In 2000, U.S. students had entry rates of 43 and 14 percent for tertiary type A and B programs, respectively, which are comparable to the OECD country averages. Finland, New Zealand, Sweden, Iceland, Hungary, and Poland had entry rates for tertiary type A education of more than 60 percent, all significantly higher than the U.S. entry rate. At one time, the United States had a higher entry rate compared with most OECD countries (OECD 1992). However, many OECD countries have adopted policies to expand postsecondary education during recent years, leading to substantially increased participation. In OECD countries, the average 17-year-old in 2000 could be expected to go on to complete approximately 2.5 years of tertiary education, of which 2 years would be full-time study (OECD 2002).

Remedial Education in College top of page

Despite the increasing number of graduates who enter college immediately after high school, many college freshmen apparently lack adequate preparation for higher education. Many postsecondary institutions (78 percent in 1995, for example) offer remedial courses to those needing assistance in doing college-level work (Lewis, Farris, and Greene 1996). Participation in college-level remedial education is widespread (Adelman, Daniel, and Berkovitz forthcoming). About 4 out of 10 students in the NELS:88 cohort who attended postsecondary institutions between 1992 and 2000 took at least one remedial course during their college years: 16 percent took one remedial course, 15 percent took two to three remedial courses, and 9 percent took four or more such courses (figure 1-37 figure).

Remedial coursetaking was related to students' post-secondary attainment level and the type of institution they first attended. Students who had earned at least a bachelor's degree by 2000 took fewer remedial courses than those who did not. Among those who did not earn any degree but who did accumulate undergraduate credits, at least half took a minimum of one remedial course. Remedial coursetaking occurred more often at community colleges than at 4-year institutions. About 62 percent of students who first attended community colleges took at least one remedial course compared with 20 percent of those who first attended doctoral degree-granting institutions and 30 percent of those who first attended other types of 4-year institutions (figure 1-37 figure). These participation rates may reflect the remedial course offerings of different types of institutions, because 2-year community colleges typically serve as important providers of remedations.  In 1995, almost all public 2-year institutions offered remedial reading, writing, and mathematics and 63 percent of private 4-year institutions offered remedial courses in these subjects (Lewis, Farris, and Greene 1996). In 2000, enrollment in remedial mathematics courses accounted for 14 percent of total mathematics enrollment in 4-year institutions and 60 percent in 2-year institutions (Lutzer, Maxwell, and Rodi 2002). Although undergraduate enrollment in remedial mathematics courses in 4-year institutions declined by 16 percent from 1990 to 2000, enrollment in remedial mathematics courses in 2-year institutions increased by 5 percent during the same period (Lutzer, Maxwell, and Rodi 2002). Enrollments in remedial S&E courses are not known.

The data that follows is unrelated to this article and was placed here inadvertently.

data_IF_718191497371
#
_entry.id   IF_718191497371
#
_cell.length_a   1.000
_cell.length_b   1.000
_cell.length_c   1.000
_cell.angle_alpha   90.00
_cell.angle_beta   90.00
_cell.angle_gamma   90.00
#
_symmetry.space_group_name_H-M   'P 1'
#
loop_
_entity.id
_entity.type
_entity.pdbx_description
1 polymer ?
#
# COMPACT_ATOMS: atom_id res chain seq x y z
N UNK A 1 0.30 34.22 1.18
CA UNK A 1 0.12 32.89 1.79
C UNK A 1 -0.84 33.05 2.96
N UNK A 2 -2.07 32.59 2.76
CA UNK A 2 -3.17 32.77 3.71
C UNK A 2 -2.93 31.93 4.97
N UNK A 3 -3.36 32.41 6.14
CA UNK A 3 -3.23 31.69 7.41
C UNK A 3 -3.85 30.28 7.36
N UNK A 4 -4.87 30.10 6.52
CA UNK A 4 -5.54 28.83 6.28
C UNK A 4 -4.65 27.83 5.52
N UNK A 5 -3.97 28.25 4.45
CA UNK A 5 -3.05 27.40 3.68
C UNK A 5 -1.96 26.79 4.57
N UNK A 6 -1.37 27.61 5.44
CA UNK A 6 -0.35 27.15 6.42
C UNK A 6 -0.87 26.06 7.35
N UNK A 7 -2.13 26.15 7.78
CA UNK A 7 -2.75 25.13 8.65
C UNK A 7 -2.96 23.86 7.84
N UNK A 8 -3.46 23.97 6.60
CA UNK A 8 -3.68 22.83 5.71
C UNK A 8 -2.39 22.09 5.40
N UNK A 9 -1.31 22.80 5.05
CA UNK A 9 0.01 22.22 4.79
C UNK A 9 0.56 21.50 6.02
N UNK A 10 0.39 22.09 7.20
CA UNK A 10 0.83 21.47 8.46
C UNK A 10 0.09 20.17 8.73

[20]  Tertiary type A programs are theoretically based and are designed to provide sufficient qualifications for entry into advanced research programs or professions with high skill requirements. Tertiary type B programs focus on occupationally specific skills so that students can directly enter the labor market. Entry rates are obtained by dividing the number of first-time entrants of a specific age to each type of tertiary education by the total population in the corresponding age group and adding the entry rates for each single age group (OECD 2002). Entry rates do not refer to a specific population group. The U.S. entry rates reported by OECD cannot be directly compared with the immediate enrollment rates in figure 1-35 figure due to different definitions of postsecondary education and calculations of rates used in the OECD 2002 indicator report.